Mycobacteria in peat used as a supplement for pigs: failure of different decontamination methods to eliminate the risk
L. Matlova, M. Kaevska, M. Moravkova, V. Beran, Shitaye JE, I. Pavlikhttps://doi.org/10.17221/5924-VETMEDCitation:Matlova L., Kaevska M., Moravkova M., Beran V., JE S., Pavlik I. (2012): Mycobacteria in peat used as a supplement for pigs: failure of different decontamination methods to eliminate the risk. Veterinarni Medicina, 57: 212-217.
Peat used as a feed supplement for piglets has favourable dietetic qualities; however, its frequent contamination with potentially pathogenic mycobacteria (PPM) has been shown to pose a potential risk to piglet health. The purpose of the present study was to investigate possible ways of devitalising mycobacteria. Examination of 118 samples from various types of commercially available peat (natural peat, packed peat for horticulture and specially processed peat intended for piglet feeding) showed that PPM were present in 84 (71.1%) samples. Mycobacterium avium subsp. hominissuis (82.1%) was the most frequent mycobacterial isolate. In addition, from a natural locality where peat is mined and stored in large piles for up to four months, mycobacteria were detected in peat samples collected from the surface and from up to 25 cm in depth. We used different physical and chemical procedures for peat decontamination (peracetic acid, formaldehyde, steam, and microwave radiation) in attempting to devitalise the mycobacteria in peat. We found that PPM can be reliably devitalised with 1.0% peracetic acid, or 5.0% formaldehyde. However, under field conditions, when using bulk amounts of peat, none of the above procedures were shown to be suitable. Based on these results, the feeding of peat to piglets is confirmed as a high-risk practice.Keywords:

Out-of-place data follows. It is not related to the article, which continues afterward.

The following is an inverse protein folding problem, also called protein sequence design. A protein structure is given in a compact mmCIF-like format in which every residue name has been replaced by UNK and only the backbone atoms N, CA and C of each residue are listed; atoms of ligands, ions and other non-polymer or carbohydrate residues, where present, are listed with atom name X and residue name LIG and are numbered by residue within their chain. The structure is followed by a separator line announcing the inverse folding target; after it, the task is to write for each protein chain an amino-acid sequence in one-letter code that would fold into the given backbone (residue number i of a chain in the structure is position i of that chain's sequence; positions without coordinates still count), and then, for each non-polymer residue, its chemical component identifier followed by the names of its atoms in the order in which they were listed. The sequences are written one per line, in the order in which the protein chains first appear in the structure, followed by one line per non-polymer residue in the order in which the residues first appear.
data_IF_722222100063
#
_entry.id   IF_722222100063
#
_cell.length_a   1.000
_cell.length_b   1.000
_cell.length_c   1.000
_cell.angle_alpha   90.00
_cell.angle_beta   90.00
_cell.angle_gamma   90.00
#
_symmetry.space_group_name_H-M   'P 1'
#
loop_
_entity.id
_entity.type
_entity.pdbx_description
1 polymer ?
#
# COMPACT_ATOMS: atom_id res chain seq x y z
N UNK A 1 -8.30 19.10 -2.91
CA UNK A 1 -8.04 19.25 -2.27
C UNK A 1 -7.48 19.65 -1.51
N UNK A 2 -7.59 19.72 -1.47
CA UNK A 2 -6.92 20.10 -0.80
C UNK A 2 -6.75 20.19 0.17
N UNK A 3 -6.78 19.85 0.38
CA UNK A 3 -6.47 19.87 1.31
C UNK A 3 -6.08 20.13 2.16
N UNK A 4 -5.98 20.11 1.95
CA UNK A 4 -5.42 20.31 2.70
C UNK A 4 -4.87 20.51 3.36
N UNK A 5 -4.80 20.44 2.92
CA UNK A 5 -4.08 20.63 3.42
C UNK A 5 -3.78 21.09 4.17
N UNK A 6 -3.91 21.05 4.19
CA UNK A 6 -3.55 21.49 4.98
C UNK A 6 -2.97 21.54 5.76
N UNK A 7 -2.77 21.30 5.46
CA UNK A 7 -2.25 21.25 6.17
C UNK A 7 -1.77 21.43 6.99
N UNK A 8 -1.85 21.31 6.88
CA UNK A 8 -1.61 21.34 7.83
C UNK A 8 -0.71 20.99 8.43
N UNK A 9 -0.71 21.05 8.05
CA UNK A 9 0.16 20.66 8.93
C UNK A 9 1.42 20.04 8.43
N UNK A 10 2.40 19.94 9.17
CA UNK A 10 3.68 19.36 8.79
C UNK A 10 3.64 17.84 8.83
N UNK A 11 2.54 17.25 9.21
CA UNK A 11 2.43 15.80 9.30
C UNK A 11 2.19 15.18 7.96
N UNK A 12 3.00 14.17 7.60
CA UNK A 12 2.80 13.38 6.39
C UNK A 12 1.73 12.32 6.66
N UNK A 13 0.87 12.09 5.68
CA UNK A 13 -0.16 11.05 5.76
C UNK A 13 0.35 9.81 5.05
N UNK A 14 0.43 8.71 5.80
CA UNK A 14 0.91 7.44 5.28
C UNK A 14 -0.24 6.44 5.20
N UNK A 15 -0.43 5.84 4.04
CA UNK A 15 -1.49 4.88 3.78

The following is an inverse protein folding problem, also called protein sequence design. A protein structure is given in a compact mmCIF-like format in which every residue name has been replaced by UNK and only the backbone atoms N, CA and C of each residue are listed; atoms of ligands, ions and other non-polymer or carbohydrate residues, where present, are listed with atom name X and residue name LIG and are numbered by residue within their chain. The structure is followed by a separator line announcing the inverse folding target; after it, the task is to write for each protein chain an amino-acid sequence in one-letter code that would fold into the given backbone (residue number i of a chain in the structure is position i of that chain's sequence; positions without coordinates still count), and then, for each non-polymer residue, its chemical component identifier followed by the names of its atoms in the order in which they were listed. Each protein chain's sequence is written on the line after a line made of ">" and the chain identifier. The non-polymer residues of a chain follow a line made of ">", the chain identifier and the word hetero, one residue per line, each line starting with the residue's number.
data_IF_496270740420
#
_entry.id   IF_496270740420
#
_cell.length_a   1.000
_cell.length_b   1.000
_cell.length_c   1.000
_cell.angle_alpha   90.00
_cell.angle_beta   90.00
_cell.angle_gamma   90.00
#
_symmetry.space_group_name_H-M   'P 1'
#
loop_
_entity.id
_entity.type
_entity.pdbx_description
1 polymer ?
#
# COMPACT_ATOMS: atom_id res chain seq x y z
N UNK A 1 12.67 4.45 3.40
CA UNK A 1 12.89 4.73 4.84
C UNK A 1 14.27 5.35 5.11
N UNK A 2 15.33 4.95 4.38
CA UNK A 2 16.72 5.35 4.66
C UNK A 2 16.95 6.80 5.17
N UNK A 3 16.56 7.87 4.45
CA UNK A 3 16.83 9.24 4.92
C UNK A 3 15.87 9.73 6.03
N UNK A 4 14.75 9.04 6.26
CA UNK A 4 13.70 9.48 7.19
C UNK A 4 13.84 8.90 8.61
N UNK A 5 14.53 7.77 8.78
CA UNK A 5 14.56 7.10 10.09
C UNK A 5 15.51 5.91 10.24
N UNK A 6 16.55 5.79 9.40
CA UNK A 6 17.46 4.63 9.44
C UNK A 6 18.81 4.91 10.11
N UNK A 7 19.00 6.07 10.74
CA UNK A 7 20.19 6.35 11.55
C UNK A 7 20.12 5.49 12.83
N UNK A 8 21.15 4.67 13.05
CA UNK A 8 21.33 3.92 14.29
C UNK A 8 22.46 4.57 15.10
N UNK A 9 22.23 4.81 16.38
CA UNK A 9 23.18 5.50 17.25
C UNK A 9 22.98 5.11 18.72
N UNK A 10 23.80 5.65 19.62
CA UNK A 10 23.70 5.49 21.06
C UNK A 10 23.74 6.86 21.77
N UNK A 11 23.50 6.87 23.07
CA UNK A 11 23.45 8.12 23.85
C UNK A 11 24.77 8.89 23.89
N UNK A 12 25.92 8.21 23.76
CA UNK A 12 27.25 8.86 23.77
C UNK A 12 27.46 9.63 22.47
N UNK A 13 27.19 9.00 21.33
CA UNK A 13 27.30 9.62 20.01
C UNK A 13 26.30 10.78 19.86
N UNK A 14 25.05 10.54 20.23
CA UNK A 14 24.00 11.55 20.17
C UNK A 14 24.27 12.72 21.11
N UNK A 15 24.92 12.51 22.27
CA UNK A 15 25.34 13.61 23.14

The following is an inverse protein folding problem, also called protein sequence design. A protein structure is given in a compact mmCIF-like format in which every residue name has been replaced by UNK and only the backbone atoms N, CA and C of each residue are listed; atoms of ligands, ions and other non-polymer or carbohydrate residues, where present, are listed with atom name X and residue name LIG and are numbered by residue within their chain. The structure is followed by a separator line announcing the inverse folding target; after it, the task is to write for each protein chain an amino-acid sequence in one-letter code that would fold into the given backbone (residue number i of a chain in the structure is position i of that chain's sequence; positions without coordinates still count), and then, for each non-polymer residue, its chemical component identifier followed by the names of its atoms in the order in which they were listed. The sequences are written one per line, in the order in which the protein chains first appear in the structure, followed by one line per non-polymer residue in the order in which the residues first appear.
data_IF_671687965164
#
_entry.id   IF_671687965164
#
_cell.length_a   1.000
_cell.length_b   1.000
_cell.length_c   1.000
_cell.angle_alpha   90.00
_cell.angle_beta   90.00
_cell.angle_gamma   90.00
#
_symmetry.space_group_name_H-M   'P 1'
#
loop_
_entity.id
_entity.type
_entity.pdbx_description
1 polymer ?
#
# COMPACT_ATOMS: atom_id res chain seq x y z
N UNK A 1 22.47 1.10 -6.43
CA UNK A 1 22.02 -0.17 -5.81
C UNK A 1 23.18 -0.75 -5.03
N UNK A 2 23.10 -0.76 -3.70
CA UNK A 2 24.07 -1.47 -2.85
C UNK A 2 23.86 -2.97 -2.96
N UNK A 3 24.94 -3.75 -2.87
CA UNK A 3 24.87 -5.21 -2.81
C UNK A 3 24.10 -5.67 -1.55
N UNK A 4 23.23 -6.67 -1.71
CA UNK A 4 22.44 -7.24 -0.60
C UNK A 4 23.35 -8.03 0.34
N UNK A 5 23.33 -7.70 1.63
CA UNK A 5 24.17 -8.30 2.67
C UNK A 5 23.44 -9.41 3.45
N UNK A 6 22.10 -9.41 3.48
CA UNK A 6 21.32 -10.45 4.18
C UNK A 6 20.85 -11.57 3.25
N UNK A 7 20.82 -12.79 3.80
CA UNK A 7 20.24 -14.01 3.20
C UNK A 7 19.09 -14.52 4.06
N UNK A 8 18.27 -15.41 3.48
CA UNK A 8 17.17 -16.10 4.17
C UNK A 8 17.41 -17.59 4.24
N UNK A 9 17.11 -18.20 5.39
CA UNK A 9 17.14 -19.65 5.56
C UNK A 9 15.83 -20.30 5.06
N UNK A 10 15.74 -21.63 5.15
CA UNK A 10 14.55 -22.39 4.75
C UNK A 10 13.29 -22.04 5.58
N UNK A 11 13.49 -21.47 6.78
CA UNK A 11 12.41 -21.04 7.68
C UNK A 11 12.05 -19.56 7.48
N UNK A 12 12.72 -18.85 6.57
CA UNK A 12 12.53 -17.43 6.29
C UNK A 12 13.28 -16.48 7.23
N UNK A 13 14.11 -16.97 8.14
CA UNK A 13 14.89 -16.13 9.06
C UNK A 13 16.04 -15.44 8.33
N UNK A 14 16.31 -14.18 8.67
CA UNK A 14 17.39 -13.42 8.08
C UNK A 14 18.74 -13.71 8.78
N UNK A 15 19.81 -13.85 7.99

zoonosis; mycobacteriosis; feed safety; Mycobacterium avium complex